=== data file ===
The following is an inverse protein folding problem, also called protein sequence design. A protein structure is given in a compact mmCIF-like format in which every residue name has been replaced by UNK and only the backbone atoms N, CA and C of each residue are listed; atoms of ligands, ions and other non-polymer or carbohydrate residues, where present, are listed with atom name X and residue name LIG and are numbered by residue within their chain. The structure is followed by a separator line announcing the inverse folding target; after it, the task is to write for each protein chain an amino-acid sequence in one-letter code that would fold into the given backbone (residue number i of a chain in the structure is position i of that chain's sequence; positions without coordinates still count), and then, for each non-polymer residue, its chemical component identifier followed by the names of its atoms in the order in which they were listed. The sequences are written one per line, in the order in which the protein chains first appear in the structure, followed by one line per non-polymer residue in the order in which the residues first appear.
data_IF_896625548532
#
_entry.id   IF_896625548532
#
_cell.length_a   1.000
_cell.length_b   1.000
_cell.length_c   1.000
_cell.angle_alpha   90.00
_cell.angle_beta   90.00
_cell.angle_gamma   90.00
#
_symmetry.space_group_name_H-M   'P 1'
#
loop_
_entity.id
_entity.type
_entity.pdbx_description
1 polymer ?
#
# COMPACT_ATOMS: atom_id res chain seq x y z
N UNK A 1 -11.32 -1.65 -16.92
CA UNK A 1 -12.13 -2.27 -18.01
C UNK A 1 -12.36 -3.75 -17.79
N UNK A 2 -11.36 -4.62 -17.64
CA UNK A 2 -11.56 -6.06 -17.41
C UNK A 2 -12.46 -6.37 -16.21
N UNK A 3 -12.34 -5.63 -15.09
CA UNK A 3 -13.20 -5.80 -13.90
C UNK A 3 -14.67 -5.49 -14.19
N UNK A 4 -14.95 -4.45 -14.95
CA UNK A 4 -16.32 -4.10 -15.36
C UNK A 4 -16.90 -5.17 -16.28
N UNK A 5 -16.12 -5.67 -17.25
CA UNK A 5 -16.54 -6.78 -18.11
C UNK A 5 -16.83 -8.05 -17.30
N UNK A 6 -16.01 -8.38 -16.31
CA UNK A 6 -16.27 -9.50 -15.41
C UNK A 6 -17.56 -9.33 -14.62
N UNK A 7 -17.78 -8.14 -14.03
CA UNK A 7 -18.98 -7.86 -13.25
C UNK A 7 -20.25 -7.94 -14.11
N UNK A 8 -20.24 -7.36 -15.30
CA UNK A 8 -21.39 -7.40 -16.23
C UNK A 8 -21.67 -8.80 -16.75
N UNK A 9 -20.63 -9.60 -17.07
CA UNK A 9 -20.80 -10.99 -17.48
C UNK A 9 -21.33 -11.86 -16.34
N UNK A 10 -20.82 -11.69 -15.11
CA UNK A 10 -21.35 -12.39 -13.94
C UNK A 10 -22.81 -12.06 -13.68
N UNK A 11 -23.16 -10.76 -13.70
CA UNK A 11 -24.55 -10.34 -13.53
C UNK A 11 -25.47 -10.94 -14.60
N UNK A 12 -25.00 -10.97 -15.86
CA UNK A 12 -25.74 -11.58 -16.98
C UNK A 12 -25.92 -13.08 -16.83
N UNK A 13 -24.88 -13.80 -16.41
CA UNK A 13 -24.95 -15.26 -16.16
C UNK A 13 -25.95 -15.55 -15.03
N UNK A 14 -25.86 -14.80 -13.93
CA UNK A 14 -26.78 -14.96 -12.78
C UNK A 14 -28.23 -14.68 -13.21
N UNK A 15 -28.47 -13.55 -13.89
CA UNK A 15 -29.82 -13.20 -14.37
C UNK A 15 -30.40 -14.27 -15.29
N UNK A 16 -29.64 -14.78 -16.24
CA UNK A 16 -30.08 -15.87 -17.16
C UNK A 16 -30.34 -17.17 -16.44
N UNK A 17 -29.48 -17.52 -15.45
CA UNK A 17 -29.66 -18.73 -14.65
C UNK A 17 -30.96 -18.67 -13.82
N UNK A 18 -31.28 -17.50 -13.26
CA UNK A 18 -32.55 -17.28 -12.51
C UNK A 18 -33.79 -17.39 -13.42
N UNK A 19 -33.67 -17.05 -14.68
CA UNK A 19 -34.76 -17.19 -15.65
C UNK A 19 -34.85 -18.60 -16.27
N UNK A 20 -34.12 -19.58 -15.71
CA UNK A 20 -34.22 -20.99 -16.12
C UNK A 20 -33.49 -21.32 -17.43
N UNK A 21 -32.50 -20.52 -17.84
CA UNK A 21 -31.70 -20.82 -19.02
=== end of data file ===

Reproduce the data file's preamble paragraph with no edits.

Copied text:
The following is an inverse protein folding problem, also called protein sequence design. A protein structure is given in a compact mmCIF-like format in which every residue name has been replaced by UNK and only the backbone atoms N, CA and C of each residue are listed; atoms of ligands, ions and other non-polymer or carbohydrate residues, where present, are listed with atom name X and residue name LIG and are numbered by residue within their chain. The structure is followed by a separator line announcing the inverse folding target; after it, the task is to write for each protein chain an amino-acid sequence in one-letter code that would fold into the given backbone (residue number i of a chain in the structure is position i of that chain's sequence; positions without coordinates still count), and then, for each non-polymer residue, its chemical component identifier followed by the names of its atoms in the order in which they were listed. The sequences are written one per line, in the order in which the protein chains first appear in the structure, followed by one line per non-polymer residue in the order in which the residues first appear.